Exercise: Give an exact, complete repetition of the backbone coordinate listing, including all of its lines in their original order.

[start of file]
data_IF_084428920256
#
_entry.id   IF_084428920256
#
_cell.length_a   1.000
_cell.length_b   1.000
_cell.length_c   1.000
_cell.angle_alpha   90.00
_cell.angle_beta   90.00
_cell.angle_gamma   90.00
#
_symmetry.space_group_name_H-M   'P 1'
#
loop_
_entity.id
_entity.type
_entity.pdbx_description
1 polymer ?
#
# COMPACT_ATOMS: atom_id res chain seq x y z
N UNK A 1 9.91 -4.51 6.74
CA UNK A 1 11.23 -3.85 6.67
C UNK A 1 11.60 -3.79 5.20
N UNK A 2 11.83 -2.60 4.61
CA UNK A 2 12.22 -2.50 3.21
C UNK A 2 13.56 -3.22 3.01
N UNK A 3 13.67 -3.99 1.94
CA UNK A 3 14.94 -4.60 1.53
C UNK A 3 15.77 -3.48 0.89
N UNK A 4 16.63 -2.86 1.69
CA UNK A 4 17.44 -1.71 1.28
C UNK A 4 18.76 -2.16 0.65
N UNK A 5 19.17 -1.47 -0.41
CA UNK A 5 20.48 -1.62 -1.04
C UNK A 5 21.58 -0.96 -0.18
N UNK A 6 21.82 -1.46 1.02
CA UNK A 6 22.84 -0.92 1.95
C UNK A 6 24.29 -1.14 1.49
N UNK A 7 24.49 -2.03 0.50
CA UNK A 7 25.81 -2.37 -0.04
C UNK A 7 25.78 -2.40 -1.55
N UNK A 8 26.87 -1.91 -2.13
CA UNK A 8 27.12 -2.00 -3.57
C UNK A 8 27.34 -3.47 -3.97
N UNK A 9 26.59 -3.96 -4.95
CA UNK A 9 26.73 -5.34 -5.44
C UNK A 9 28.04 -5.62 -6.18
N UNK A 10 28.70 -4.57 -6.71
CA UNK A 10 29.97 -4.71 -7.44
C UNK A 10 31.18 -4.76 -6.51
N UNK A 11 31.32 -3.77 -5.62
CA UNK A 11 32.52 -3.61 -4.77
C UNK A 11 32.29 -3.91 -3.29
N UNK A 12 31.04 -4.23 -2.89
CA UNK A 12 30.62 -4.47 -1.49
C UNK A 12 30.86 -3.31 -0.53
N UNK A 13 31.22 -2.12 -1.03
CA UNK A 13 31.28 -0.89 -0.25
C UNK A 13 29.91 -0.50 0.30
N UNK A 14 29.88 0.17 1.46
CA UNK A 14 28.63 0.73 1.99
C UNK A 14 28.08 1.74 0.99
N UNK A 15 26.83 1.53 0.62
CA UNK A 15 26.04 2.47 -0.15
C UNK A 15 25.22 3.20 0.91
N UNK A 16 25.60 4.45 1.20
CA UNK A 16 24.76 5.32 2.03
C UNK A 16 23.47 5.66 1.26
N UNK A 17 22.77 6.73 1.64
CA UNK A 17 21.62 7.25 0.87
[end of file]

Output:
data_IF_084428920256
#
_entry.id   IF_084428920256
#
_cell.length_a   1.000
_cell.length_b   1.000
_cell.length_c   1.000
_cell.angle_alpha   90.00
_cell.angle_beta   90.00
_cell.angle_gamma   90.00
#
_symmetry.space_group_name_H-M   'P 1'
#
loop_
_entity.id
_entity.type
_entity.pdbx_description
1 polymer ?
#
# COMPACT_ATOMS: atom_id res chain seq x y z
N UNK A 1 9.91 -4.51 6.74
CA UNK A 1 11.23 -3.85 6.67
C UNK A 1 11.60 -3.79 5.20
N UNK A 2 11.83 -2.60 4.61
CA UNK A 2 12.22 -2.50 3.21
C UNK A 2 13.56 -3.22 3.01
N UNK A 3 13.67 -3.99 1.94
CA UNK A 3 14.94 -4.60 1.53
C UNK A 3 15.77 -3.48 0.89
N UNK A 4 16.63 -2.86 1.69
CA UNK A 4 17.44 -1.71 1.28
C UNK A 4 18.76 -2.16 0.65
N UNK A 5 19.17 -1.47 -0.41
CA UNK A 5 20.48 -1.62 -1.04
C UNK A 5 21.58 -0.96 -0.18
N UNK A 6 21.82 -1.46 1.02
CA UNK A 6 22.84 -0.92 1.95
C UNK A 6 24.29 -1.14 1.49
N UNK A 7 24.49 -2.03 0.50
CA UNK A 7 25.81 -2.37 -0.04
C UNK A 7 25.78 -2.40 -1.55
N UNK A 8 26.87 -1.91 -2.13
CA UNK A 8 27.12 -2.00 -3.57
C UNK A 8 27.34 -3.47 -3.97
N UNK A 9 26.59 -3.96 -4.95
CA UNK A 9 26.73 -5.34 -5.44
C UNK A 9 28.04 -5.62 -6.18
N UNK A 10 28.70 -4.57 -6.71
CA UNK A 10 29.97 -4.71 -7.44
C UNK A 10 31.18 -4.76 -6.51
N UNK A 11 31.32 -3.77 -5.62
CA UNK A 11 32.52 -3.61 -4.77
C UNK A 11 32.29 -3.91 -3.29
N UNK A 12 31.04 -4.23 -2.89
CA UNK A 12 30.62 -4.47 -1.49
C UNK A 12 30.86 -3.31 -0.53
N UNK A 13 31.22 -2.12 -1.03
CA UNK A 13 31.28 -0.89 -0.25
C UNK A 13 29.91 -0.50 0.30
N UNK A 14 29.88 0.17 1.46
CA UNK A 14 28.63 0.73 1.99
C UNK A 14 28.08 1.74 0.99
N UNK A 15 26.83 1.53 0.62
CA UNK A 15 26.04 2.47 -0.15
C UNK A 15 25.22 3.20 0.91
N UNK A 16 25.60 4.45 1.20
CA UNK A 16 24.76 5.32 2.03
C UNK A 16 23.47 5.66 1.26
N UNK A 17 22.77 6.73 1.64
CA UNK A 17 21.62 7.25 0.87